In 1988, Gertrude Elion was awarded the Nobel Prize in Physiology or Medicine, just the 5th woman to receive the award at the time. The development of AZA and more importantly, its use as an immunosuppressive agent allowed for the transplantation of many other organs, including livers, lungs, and hearts (Elion 1989). Other immunosuppressants have been developed which are in use for heart transplantation today but AZA is still being used for kidney transplants and chronic inflammatory diseases like rheumatoid arthritis and Crohn’s disease. Elion’s AZA is also listed as an essential medicine by the World Health Organization.

Gertrude Elion was an amazing scientist that had an enormous impact on health across the world. In addition to the synthesis and development of AZA, she is credited with the synthesis of allopurinol to treat gout and ancyclovir to treat herpes simplex virus. Both of these drugs are classified as essential medicines by the WHO. Her knowledge of both chemical synthesis and the biochemical basis of disease set her apart as a truly remarkable scientist who overcame many obstacles that women in science still face. Gertrude Elion should serve as a role model for anyone interested in science.



“Gertrude B. Elion.” https://en.wikipedia.org/wiki/Gertrude_B._Elion

“Gertrude B. Elion Biographical.” https://www.nobelprize.org/prizes/medicine/1988/elion/biographical/

Bahmani, B., M. Uehara, L. Jiang, F. Ordikhani, N. Banouni, T. Ichimura, Z. Solhjou, G. J. Furtmuller, G. Brandacher, D. Alvarez, U. H. von Andrian, K. Uchimura, Q. Xu, I. Vohra, O. A. Yilmam, Y. Haik, J. Azzi, V. Kasinath, J. S. Bromberg, M. M. McGrath and R. Abdi (2018). “Targeted delivery of immune therapeutics to lymph nodes prolongs cardiac allograft survival.” J Clin Invest 128(11): 4770-4786.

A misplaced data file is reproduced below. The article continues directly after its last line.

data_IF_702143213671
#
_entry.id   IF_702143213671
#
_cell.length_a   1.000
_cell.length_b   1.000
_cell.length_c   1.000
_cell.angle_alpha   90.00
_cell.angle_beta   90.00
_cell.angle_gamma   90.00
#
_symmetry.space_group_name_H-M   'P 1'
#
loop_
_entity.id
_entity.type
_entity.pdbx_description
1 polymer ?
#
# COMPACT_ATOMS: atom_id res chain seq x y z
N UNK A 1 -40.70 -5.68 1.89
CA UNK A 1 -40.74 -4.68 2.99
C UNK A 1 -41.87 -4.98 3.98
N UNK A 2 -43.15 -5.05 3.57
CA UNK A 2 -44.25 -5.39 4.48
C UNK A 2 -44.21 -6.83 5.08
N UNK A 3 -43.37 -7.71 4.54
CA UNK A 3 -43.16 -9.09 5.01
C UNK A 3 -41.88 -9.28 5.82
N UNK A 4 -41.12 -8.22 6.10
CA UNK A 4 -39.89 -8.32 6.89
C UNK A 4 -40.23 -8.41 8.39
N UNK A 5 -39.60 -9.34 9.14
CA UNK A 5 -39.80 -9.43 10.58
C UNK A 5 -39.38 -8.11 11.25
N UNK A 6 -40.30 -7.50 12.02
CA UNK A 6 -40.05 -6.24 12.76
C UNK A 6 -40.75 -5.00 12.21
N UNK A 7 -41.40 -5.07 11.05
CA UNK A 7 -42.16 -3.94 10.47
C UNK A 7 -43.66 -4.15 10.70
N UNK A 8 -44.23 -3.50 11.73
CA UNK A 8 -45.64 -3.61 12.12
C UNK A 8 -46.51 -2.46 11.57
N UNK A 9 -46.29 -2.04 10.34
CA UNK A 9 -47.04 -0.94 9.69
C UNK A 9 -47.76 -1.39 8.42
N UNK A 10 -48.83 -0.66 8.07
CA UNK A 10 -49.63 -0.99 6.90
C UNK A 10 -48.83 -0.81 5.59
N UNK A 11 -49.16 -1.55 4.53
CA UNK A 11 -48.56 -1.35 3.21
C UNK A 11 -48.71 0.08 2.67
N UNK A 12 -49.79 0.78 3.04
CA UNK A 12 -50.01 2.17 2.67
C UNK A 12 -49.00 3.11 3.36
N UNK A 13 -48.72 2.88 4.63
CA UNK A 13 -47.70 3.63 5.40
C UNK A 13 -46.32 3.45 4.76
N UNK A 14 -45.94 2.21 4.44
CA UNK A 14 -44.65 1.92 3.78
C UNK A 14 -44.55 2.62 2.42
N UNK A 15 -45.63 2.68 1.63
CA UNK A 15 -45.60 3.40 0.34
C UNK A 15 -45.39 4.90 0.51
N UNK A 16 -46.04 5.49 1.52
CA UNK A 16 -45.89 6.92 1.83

Calne, R. Y. (1960). “The rejection of renal homografts. Inhibition in dogs by 6-mercaptopurine.” Lancet 1(7121): 417-418.

Elion, G. B. (1989). “The purine path to chemotherapy.” Science 244(4900): 41-47.

Elion, G. B., S. W. Callahan, G. H. Hitchings and R. W. Rundles (1960). “The metabolism of 2-amino-6-[(1-methyl-4-nitro-5-imidazolyl)thio]purine (B.W. 57-323) in man.” Cancer Chemother Rep 8: 47-52.

Li, W., H. P. Luehmann, H. M. Hsiao, S. Tanaka, R. Higashikubo, J. M. Gauthier, D. Sultan, K. J. Lavine, S. L. Brody, A. E. Gelman, R. J. Gropler, Y. Liu and D. Kreisel (2018). “Visualization of Monocytic Cells in Regressing Atherosclerotic Plaques by Intravital 2-Photon and Positron Emission Tomography-Based Imaging-Brief Report.” Arterioscler Thromb Vasc Biol 38(5): 1030-1036.

Murray, J. E., J. P. Merrill, J. H. Harrison, R. E. Wilson and G. J. Dammin (1963). “Prolonged survival of human-kidney homografts by immunosuppressive drug therapy.” N Engl J Med 268: 1315-1323.

Schwartz, R., J. Stack and W. Dameshek (1958). “Effect of 6-mercaptopurine on antibody production.” Proc Soc Exp Biol Med 99(1): 164-167.



Highlights of AHA18 – Bridging Lifestyle Medicine with Contemporary Medicine through Science

This year’s annual scientific meeting of the American Heart Association (AHA) held in Chicago, Illinois November 10-12, 2018 was excellent. The abbreviated 3-day meeting received positive feedback as this allowed practicing physicians to attend the meeting over the weekend and be able to return to their practice early in the work week rather than having to spend an extended time away from the office. It was great being a part of the AHA Early Career Blogger group as this allowed access to many of the embargoed sessions. At these sessions I was able to listen to the AHA 2018 updated Lipid Management Guidelines1 as well as The Physical Activity Guidelines for Americans, Second Edition2 prior to their release at the meeting. This gave me a chance to ask the guideline committee several questions related to patient management.


Opening Session: